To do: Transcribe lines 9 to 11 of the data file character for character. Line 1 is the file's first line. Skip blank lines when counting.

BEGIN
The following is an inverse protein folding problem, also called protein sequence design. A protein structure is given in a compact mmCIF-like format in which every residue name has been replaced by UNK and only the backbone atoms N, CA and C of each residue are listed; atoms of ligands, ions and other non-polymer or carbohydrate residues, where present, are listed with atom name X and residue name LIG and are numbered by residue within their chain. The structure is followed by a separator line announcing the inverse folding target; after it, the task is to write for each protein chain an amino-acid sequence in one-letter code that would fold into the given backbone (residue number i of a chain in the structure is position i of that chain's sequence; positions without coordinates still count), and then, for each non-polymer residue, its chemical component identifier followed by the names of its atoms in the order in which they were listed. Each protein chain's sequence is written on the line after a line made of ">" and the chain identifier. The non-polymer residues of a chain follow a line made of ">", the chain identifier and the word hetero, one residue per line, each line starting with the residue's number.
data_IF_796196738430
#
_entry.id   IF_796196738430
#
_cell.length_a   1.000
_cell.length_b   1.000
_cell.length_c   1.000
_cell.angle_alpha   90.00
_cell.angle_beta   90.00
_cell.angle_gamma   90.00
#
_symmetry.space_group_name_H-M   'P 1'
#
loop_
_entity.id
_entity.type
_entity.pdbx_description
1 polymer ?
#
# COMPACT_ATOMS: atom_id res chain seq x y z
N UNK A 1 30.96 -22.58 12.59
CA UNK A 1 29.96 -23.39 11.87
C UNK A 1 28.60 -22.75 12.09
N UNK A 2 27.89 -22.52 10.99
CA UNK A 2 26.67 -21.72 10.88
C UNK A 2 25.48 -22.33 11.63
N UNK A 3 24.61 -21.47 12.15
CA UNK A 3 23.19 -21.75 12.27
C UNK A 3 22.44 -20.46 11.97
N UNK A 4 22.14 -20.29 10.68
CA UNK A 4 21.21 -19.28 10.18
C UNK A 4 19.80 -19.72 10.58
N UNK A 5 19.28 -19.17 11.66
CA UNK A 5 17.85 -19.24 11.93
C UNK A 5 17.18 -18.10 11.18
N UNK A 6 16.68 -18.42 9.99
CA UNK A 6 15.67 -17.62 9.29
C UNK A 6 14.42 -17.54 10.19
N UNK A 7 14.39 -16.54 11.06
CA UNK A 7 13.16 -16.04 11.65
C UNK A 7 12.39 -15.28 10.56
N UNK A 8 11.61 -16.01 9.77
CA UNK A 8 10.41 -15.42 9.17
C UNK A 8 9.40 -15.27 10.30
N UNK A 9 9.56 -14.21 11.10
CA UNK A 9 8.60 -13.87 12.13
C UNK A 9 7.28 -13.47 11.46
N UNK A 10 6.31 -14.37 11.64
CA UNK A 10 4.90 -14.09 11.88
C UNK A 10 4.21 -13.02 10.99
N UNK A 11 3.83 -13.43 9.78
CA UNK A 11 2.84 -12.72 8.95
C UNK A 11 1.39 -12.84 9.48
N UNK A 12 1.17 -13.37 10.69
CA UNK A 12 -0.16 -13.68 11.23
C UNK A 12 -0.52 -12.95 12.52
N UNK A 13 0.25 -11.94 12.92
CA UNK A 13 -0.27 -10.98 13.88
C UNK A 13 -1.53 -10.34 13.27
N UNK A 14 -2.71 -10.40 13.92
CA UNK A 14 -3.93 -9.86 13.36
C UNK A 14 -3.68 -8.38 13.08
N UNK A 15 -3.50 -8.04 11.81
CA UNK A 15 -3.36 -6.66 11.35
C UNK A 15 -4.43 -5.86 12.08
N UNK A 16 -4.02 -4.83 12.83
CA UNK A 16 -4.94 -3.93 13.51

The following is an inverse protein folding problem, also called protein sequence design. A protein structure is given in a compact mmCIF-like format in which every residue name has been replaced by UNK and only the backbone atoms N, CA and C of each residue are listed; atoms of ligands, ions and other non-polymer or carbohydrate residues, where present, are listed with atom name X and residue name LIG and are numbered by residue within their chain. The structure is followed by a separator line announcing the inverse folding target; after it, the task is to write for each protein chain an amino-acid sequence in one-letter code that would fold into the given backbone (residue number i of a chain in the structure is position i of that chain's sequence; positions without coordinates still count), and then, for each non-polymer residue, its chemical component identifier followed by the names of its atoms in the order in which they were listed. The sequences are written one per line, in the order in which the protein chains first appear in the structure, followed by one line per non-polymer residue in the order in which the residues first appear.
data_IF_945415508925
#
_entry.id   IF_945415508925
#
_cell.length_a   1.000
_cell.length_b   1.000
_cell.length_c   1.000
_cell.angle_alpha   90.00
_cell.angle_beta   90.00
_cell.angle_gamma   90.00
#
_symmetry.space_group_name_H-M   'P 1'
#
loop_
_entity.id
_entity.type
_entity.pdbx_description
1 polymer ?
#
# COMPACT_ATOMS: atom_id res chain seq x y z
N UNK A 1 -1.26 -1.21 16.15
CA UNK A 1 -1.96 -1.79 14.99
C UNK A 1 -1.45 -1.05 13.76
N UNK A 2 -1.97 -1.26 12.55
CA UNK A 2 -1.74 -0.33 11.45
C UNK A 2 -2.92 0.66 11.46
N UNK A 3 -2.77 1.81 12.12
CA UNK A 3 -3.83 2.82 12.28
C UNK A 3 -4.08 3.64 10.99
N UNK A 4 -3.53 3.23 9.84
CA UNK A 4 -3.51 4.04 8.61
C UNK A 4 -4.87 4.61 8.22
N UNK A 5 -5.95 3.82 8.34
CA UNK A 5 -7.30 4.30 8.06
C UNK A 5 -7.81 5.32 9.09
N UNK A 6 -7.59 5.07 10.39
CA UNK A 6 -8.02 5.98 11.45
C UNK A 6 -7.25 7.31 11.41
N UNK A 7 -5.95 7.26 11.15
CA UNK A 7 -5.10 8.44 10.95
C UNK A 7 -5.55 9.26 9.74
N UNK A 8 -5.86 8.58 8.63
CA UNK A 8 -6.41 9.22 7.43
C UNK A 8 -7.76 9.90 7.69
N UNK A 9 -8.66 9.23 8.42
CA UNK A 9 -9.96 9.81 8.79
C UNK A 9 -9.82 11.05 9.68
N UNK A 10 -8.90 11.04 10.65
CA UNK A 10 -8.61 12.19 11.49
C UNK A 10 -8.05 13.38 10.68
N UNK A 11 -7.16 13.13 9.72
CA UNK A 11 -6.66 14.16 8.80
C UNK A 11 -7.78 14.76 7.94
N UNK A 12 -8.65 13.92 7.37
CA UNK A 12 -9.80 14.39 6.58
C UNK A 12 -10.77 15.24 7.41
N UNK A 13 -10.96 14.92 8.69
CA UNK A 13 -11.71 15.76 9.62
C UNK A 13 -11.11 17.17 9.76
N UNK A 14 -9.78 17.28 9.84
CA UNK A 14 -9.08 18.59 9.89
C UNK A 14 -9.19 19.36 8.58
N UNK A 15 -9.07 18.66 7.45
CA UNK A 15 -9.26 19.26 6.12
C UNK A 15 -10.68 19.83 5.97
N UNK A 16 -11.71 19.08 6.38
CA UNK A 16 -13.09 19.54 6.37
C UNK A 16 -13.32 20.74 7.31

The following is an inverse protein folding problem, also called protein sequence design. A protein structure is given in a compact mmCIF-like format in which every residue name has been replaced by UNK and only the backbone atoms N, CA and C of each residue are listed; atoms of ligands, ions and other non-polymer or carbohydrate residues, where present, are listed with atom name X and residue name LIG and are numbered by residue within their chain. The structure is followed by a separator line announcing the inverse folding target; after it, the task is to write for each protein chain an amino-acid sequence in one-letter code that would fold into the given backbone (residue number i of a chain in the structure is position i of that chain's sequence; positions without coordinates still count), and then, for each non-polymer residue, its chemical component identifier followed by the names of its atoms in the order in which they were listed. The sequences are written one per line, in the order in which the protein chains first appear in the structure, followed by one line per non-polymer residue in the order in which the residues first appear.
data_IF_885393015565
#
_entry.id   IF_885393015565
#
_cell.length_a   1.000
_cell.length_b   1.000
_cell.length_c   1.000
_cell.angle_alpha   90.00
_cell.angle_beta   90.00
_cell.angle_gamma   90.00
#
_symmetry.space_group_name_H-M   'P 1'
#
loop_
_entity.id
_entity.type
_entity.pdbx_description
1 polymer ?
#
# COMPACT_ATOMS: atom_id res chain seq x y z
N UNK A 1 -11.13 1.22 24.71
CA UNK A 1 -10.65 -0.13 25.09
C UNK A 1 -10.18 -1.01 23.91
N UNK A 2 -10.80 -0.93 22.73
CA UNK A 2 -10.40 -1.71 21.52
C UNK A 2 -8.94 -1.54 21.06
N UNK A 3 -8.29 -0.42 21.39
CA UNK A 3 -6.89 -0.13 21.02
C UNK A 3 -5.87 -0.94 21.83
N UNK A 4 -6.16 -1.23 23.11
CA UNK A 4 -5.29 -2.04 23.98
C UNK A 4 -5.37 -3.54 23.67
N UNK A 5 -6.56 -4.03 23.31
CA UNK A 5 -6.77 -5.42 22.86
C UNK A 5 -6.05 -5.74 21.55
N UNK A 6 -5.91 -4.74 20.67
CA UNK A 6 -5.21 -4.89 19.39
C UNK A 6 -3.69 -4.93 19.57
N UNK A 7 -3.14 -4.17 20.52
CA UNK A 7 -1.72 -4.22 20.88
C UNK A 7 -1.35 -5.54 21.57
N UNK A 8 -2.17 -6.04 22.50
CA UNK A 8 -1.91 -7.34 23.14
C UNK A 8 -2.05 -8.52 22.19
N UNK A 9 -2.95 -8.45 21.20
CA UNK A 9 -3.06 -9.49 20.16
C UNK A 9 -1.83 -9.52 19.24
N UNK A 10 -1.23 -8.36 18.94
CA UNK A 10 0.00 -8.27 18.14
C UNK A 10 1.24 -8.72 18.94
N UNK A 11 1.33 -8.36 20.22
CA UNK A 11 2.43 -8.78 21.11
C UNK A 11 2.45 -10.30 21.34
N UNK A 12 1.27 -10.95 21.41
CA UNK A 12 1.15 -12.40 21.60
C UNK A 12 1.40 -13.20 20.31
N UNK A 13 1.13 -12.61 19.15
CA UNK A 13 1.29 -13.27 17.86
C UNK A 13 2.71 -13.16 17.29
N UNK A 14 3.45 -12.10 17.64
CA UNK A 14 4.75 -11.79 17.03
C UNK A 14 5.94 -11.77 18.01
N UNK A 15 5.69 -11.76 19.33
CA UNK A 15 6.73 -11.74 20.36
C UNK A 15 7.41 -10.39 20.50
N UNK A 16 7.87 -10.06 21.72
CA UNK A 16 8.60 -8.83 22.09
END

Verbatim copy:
_cell.angle_alpha   90.00
_cell.angle_beta   90.00
_cell.angle_gamma   90.00